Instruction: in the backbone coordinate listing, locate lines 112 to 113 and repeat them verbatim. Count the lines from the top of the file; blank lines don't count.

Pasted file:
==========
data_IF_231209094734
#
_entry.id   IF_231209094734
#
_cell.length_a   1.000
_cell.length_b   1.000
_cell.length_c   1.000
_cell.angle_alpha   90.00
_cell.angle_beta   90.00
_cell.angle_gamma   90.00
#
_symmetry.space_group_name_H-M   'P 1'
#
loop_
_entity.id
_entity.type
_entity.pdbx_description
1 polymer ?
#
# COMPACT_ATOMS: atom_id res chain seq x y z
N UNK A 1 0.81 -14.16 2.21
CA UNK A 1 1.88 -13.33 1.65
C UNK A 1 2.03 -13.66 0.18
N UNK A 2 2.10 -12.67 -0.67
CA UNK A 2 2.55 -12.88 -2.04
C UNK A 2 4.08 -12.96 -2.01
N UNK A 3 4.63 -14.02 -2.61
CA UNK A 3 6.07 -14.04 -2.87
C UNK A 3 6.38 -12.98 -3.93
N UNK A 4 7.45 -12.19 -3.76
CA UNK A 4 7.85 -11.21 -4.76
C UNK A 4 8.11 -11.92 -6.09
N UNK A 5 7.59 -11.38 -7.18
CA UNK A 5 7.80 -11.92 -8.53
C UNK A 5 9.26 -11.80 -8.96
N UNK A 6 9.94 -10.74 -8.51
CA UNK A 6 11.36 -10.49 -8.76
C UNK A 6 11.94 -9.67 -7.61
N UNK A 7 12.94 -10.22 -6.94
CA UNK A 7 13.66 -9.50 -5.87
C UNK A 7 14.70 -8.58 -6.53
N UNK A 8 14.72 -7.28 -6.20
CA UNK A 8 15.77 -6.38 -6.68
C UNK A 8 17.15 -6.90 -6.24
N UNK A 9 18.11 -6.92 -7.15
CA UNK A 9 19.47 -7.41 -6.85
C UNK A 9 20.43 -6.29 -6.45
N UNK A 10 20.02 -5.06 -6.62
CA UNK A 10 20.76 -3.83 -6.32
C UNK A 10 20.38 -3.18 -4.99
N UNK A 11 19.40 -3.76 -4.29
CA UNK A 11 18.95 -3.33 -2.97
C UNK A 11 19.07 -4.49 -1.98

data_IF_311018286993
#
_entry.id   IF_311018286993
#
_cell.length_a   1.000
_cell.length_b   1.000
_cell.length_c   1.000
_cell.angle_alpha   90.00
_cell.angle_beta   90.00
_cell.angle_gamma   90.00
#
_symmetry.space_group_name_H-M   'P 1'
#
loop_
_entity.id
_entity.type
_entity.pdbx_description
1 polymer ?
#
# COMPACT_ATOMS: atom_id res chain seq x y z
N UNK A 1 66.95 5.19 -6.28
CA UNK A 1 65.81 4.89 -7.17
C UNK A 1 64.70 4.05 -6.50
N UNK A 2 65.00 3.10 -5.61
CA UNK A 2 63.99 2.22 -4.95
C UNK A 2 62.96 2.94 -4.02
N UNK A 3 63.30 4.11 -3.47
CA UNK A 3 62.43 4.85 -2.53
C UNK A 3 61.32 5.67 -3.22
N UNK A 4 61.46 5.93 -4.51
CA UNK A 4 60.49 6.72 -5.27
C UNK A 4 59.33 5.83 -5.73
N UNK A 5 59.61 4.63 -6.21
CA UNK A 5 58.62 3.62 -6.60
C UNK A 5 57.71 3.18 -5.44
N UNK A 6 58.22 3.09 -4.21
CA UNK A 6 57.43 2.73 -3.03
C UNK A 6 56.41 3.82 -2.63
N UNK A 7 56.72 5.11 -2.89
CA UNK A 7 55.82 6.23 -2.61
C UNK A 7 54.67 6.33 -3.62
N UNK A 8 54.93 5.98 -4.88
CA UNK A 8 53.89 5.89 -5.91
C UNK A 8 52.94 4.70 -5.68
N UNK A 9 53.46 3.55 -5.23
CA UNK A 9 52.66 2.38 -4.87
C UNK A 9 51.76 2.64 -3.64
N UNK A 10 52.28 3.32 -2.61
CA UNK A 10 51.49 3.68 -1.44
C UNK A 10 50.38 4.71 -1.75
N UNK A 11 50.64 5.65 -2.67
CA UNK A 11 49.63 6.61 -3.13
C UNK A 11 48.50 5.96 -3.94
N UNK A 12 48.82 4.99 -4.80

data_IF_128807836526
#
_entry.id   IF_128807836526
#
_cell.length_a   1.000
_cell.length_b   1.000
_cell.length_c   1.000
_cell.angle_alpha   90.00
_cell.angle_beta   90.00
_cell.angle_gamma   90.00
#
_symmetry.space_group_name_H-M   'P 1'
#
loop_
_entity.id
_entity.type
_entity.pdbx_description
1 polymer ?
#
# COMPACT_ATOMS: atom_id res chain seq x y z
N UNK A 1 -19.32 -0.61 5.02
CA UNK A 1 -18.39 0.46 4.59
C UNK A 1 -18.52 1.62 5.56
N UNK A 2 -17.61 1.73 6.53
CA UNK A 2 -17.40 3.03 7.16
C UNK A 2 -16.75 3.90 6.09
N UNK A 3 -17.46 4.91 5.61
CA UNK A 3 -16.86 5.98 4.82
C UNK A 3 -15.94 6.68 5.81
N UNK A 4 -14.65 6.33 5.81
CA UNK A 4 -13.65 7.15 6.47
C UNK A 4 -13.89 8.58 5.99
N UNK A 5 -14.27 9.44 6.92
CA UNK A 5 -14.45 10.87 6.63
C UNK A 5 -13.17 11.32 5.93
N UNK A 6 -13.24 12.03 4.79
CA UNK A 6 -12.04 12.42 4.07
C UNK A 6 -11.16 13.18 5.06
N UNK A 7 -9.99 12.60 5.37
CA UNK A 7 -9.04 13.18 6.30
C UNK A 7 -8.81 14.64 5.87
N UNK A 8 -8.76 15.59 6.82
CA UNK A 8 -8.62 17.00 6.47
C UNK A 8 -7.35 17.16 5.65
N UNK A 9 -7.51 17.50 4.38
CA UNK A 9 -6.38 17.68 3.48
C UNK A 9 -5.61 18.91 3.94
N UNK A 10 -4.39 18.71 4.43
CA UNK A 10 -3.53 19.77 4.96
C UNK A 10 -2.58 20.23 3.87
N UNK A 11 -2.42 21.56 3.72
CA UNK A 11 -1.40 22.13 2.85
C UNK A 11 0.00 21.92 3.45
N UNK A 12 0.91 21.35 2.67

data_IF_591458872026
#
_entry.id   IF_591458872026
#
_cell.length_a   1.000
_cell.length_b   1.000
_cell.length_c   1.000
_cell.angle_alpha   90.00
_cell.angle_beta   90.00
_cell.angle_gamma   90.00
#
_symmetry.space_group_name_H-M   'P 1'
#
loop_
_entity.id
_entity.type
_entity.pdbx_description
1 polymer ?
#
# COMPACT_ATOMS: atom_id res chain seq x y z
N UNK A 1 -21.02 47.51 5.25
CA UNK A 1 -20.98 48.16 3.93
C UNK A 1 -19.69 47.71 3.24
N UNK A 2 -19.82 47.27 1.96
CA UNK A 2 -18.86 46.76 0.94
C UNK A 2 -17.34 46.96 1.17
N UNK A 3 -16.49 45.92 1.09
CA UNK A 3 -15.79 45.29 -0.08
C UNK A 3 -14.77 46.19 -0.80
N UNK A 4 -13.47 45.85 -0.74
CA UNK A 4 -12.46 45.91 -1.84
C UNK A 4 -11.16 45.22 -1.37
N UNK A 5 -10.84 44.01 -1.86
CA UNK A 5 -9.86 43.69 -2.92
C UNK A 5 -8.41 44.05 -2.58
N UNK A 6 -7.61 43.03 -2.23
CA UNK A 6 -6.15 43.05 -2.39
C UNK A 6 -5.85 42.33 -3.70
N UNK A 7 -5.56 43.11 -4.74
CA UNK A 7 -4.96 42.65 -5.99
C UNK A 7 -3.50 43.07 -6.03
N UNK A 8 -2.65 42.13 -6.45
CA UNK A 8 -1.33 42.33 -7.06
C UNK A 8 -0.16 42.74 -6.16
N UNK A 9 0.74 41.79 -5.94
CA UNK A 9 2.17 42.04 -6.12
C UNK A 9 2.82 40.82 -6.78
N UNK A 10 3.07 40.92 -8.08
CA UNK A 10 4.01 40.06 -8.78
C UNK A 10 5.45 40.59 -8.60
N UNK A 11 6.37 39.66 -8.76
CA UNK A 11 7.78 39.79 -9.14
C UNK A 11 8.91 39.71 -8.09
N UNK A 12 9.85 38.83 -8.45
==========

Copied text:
_cell.length_a   1.000
_cell.length_b   1.000